The Millennial Relationship with Travel (part 2)

Traveling is the most romanticized hobby in today’s world. After all, what is there to not love about traveling. You get to explore new places, immerse yourselves into absolutely new cultures and get the easiest opportunity to step out of your comfort zone.

The top 3 positives outcomes of My Relationship with Travel are elaborated here. But not all sides to the story are rosy, no. While traveling is a great journey to explore unchartered territories, anything in excess comes at a cost. With travel becoming commoditized and curated with every destination falling under a 5D6N package, the journey is slowly losing its value.

Let’s take a look at the not so positive sides to excessive traveling

Travel is a great way to obtain more exposure, it is freedom from monotony but there is a very thin line between traveling to gain perspective and running away from daily life.

Photo by dylan nolte on Unsplash

If it is just a respite it is okay. But travel has become the crutch we rely on to escape reality sometimes. To continue working in jobs we dislike, to continue reporting to the most idiotic of bosses, to pretty much survive the long haul. Travel gives you brief doses of temporary relief. A break from the rat race, a breather from the madness, a pit-stop before the next lap. The respite is good, but the problem is when it starts becoming more than that. The brief doses of relief can actually camouflage the reality of our lives sometimes. We get used to these respites and eventually lead lives just for those vacations. We have countdowns to the next trip, a holiday calendar prepared every year and you just pass by your lives waiting for the next vacation blissfully ignorant.

To those who claim otherwise, please suspect some other ulterior motive. It can take a lot of money or some money depending on your tastes but it definitely needs money.

The money to travel is usually taken out of your income which could have otherwise been your savings or investments. If you are lucky enough all your life never to face a medical emergency yourself or amongst your close family members then that’s great. But what if by any chance there is an emergency, rich travel experiences do not pay your bills.

However, having said that, you can always be prudent in setting aside some savings and still go ahead and travel. The first 14 countries I traveled were on a student loan as well, but since I have started working, it has always been either the outcome of my investments or a portion of income carved out from expenses NOT Savings.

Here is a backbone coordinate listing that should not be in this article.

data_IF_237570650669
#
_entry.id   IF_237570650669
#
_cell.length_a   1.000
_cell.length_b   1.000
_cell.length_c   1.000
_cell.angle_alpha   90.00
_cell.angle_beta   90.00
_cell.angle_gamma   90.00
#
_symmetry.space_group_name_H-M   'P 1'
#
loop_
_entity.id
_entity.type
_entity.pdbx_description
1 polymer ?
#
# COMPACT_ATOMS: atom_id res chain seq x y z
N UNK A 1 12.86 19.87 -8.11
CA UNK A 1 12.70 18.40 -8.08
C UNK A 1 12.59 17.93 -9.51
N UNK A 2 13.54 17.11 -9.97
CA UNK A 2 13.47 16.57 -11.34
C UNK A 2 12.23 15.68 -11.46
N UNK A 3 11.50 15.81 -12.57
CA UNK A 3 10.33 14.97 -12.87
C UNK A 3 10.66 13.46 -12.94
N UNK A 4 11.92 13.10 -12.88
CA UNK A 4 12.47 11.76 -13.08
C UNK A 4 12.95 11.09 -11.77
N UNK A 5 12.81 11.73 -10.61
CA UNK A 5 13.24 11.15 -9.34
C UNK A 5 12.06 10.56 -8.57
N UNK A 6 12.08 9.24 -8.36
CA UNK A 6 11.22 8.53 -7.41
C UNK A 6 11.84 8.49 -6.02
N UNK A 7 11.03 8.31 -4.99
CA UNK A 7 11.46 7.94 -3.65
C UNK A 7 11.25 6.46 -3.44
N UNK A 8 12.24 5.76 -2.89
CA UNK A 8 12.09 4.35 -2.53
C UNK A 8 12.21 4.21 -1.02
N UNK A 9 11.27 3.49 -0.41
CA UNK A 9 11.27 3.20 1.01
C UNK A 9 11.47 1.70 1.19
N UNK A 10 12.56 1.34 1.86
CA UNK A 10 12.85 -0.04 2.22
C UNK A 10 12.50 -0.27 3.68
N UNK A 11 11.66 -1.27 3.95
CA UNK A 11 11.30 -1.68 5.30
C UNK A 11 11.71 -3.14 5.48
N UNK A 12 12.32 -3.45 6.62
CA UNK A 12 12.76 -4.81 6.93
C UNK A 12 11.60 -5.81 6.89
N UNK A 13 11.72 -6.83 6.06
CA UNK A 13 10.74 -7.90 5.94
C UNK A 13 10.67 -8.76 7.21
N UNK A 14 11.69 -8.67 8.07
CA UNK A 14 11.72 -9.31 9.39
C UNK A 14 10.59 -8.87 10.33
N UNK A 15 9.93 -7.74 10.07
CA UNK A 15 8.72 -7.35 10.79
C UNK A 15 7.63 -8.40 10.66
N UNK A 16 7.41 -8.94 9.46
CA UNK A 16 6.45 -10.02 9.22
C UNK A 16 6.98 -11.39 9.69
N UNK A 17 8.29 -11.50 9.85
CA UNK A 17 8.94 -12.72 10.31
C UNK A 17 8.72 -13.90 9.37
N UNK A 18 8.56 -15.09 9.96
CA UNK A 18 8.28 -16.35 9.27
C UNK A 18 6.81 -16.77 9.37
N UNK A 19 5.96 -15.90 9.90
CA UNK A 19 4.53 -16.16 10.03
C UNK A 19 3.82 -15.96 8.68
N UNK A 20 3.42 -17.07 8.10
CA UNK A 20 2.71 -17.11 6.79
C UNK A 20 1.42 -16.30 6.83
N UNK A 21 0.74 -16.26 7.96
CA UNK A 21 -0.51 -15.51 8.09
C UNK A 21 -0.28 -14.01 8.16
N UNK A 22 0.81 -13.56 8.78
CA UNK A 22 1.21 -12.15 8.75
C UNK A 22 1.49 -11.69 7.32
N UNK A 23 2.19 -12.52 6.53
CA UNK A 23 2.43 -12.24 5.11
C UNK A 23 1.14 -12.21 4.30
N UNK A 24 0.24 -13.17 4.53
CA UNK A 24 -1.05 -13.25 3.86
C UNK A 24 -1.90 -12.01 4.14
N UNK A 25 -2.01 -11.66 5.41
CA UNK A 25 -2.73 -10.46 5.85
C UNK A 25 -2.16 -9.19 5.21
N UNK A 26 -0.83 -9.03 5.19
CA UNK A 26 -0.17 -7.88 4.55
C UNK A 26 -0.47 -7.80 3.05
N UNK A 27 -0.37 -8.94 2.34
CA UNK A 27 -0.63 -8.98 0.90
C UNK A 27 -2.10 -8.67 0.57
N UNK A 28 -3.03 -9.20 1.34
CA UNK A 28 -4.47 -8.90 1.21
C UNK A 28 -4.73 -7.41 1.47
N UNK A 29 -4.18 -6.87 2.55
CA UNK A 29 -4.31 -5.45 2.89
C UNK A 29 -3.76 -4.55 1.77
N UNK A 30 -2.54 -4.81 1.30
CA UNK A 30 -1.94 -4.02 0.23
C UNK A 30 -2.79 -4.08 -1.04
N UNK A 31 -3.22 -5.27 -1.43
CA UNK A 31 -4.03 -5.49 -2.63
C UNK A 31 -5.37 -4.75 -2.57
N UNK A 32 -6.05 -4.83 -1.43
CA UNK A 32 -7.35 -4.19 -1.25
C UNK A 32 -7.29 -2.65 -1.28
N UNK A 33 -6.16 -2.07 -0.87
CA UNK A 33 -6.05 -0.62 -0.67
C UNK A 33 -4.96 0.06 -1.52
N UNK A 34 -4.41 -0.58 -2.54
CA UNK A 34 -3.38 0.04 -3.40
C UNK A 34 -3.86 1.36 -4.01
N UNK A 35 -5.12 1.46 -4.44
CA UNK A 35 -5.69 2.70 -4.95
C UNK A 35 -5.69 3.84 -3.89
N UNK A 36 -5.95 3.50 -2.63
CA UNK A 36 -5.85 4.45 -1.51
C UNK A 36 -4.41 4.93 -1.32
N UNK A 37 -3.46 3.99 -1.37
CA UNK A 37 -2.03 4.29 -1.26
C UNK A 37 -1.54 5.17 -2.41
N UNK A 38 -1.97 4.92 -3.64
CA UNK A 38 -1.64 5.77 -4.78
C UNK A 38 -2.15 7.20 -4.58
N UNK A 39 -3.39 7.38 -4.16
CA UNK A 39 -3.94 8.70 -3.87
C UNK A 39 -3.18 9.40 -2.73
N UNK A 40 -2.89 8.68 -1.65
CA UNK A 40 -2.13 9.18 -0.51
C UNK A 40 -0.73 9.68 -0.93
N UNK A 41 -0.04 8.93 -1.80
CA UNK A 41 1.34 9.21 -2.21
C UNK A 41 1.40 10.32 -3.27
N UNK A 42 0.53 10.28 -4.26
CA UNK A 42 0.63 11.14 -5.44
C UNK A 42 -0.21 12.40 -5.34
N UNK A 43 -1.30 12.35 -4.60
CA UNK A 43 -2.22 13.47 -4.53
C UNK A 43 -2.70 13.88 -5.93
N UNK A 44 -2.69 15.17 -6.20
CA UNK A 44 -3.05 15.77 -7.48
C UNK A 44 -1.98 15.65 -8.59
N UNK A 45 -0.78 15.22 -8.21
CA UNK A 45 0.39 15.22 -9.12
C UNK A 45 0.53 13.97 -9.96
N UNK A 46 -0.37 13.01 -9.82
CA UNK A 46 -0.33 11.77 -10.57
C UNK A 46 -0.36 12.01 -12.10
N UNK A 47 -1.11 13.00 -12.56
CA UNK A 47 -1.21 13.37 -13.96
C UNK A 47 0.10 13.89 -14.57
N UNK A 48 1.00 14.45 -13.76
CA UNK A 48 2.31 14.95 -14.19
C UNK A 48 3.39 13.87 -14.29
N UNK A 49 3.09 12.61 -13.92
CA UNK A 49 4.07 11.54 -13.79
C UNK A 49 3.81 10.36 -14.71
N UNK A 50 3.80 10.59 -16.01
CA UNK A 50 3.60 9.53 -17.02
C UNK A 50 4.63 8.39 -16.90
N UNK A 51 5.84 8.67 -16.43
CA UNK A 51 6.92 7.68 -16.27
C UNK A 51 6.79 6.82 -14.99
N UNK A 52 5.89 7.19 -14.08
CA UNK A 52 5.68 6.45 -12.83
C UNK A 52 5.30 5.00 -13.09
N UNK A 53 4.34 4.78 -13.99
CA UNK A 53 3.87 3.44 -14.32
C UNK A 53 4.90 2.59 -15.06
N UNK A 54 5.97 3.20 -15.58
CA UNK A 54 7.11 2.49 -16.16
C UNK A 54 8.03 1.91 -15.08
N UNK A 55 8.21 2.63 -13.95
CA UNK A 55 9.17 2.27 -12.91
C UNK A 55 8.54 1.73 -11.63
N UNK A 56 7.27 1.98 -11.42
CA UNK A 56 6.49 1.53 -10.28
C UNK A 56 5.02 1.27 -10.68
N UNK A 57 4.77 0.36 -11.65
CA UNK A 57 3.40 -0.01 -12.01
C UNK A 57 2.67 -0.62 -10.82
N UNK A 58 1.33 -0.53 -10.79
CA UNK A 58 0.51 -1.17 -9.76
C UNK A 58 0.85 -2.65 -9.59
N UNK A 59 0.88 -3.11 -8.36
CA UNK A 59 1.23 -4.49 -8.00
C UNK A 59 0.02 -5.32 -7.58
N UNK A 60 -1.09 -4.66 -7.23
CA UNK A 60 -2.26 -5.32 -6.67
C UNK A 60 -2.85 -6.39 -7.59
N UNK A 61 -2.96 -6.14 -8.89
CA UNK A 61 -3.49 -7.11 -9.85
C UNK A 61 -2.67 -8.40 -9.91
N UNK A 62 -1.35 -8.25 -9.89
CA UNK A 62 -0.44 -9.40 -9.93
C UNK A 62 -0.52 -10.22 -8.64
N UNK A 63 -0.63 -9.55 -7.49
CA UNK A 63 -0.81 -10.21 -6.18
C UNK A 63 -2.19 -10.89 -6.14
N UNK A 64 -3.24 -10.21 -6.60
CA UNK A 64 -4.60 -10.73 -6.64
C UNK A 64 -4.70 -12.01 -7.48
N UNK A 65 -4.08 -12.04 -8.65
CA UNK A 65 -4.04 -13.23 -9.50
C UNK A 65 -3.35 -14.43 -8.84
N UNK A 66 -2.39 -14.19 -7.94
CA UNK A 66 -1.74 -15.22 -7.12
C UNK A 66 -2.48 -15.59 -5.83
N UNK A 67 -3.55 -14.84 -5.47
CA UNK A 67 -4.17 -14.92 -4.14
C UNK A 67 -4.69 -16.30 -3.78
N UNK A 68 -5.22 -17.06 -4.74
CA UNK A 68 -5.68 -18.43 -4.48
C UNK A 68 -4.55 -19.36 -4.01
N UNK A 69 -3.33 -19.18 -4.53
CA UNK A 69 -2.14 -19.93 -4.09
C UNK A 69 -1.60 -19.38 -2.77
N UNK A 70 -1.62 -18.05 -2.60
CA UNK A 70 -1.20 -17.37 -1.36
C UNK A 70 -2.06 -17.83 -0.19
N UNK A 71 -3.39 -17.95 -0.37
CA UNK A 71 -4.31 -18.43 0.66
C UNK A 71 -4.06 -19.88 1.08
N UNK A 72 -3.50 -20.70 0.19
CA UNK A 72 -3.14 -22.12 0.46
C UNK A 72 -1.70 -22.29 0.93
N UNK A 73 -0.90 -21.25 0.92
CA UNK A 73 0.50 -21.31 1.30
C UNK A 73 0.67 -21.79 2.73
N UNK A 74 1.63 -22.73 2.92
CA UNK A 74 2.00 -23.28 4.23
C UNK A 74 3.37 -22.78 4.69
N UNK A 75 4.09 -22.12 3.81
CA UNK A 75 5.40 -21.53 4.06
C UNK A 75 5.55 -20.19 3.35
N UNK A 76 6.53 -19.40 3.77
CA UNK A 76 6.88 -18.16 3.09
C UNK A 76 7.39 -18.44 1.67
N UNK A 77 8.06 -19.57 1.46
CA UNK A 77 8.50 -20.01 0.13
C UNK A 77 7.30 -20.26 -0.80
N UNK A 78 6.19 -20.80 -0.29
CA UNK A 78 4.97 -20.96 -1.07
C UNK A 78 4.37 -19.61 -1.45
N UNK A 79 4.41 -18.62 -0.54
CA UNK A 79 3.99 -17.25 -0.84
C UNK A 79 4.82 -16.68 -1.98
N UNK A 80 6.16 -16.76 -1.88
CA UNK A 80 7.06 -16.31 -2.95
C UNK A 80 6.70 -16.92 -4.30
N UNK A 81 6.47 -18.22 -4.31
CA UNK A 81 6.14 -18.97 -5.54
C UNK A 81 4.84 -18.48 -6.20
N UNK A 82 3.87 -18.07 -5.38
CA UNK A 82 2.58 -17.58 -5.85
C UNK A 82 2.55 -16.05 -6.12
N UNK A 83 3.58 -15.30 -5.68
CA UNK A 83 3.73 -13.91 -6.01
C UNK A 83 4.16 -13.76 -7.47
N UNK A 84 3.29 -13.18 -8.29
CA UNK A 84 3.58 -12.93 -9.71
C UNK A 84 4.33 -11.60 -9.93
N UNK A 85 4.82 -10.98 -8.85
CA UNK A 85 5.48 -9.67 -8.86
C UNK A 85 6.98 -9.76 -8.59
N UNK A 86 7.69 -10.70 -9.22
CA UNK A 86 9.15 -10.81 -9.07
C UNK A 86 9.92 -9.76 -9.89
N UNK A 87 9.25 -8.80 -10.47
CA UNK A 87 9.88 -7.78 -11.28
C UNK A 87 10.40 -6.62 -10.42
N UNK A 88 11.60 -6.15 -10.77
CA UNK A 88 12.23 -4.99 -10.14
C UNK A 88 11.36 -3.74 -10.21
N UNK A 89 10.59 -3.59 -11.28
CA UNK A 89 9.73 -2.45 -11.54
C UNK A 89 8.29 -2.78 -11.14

With social media influences at its peak, with its beautifully edited, photoshopped and well-crafted images, it is but natural to feel like you are missing out. You see notifications of your friends trekking in Peru, road tripping in Spain, dipping into crystal blue waters in Iceland lagoons, it is but natural to feel like you are missing out.

Photo by Oliver Sjöström from Pexels

We are constantly bombarded with social media posts with a multitude of must-see places or must-have experiences. Every trip you plan to a certain location you want to see them all, experience them all. You jump from one place to another in an attempt to cover all the checklist must visit places and it becomes more about checking off places than experiencing the place.

I used to be like that too. I go to a place I want to see them all, so much that I used to feel like taking a vacation after these vacations. I kid you not, it is an effort to cover all the places in two days that bloggers write about after staying there a month. Trust me, it is not worth it.

As beautiful a journey as travel is, remember, do not let it be a crutch that robs you of living a fulfilling life altogether. Rather make your relationship with travel a pedestal that makes you one of kind with your unique perspectives, absorbing in you all the good lessons your travels have taught you and become unstoppable.

Writer, Podcaster, Marketer, and Dreamer. Passionate about the written word, life, and travel.

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